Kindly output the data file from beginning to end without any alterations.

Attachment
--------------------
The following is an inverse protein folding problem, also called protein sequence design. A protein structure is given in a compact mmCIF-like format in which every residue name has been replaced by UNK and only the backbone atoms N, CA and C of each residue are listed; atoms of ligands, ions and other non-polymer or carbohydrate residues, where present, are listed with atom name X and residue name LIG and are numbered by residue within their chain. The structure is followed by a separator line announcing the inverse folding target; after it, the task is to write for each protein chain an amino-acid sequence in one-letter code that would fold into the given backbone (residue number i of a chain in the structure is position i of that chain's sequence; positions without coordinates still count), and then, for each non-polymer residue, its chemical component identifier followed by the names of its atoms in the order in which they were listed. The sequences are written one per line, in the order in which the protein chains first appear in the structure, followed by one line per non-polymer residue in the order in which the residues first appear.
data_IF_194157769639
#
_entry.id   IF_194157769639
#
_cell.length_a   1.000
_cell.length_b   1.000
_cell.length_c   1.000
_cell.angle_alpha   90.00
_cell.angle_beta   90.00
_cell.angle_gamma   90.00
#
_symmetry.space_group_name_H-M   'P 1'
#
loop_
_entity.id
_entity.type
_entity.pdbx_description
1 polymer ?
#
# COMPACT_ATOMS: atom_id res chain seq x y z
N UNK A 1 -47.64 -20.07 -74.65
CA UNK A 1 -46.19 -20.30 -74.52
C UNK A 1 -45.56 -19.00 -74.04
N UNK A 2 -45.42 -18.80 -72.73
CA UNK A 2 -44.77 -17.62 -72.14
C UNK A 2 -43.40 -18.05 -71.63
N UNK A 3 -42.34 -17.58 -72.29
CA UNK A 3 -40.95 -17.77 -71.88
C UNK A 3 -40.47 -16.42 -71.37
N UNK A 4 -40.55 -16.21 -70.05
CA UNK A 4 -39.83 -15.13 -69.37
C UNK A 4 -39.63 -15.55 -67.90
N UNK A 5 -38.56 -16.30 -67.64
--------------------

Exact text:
The following is an inverse protein folding problem, also called protein sequence design. A protein structure is given in a compact mmCIF-like format in which every residue name has been replaced by UNK and only the backbone atoms N, CA and C of each residue are listed; atoms of ligands, ions and other non-polymer or carbohydrate residues, where present, are listed with atom name X and residue name LIG and are numbered by residue within their chain. The structure is followed by a separator line announcing the inverse folding target; after it, the task is to write for each protein chain an amino-acid sequence in one-letter code that would fold into the given backbone (residue number i of a chain in the structure is position i of that chain's sequence; positions without coordinates still count), and then, for each non-polymer residue, its chemical component identifier followed by the names of its atoms in the order in which they were listed. The sequences are written one per line, in the order in which the protein chains first appear in the structure, followed by one line per non-polymer residue in the order in which the residues first appear.
data_IF_194157769639
#
_entry.id   IF_194157769639
#
_cell.length_a   1.000
_cell.length_b   1.000
_cell.length_c   1.000
_cell.angle_alpha   90.00
_cell.angle_beta   90.00
_cell.angle_gamma   90.00
#
_symmetry.space_group_name_H-M   'P 1'
#
loop_
_entity.id
_entity.type
_entity.pdbx_description
1 polymer ?
#
# COMPACT_ATOMS: atom_id res chain seq x y z
N UNK A 1 -47.64 -20.07 -74.65
CA UNK A 1 -46.19 -20.30 -74.52
C UNK A 1 -45.56 -19.00 -74.04
N UNK A 2 -45.42 -18.80 -72.73
CA UNK A 2 -44.77 -17.62 -72.14
C UNK A 2 -43.40 -18.05 -71.63
N UNK A 3 -42.34 -17.58 -72.29
CA UNK A 3 -40.95 -17.77 -71.88
C UNK A 3 -40.47 -16.42 -71.37
N UNK A 4 -40.55 -16.21 -70.05
CA UNK A 4 -39.83 -15.13 -69.37
C UNK A 4 -39.63 -15.55 -67.90
N UNK A 5 -38.56 -16.30 -67.64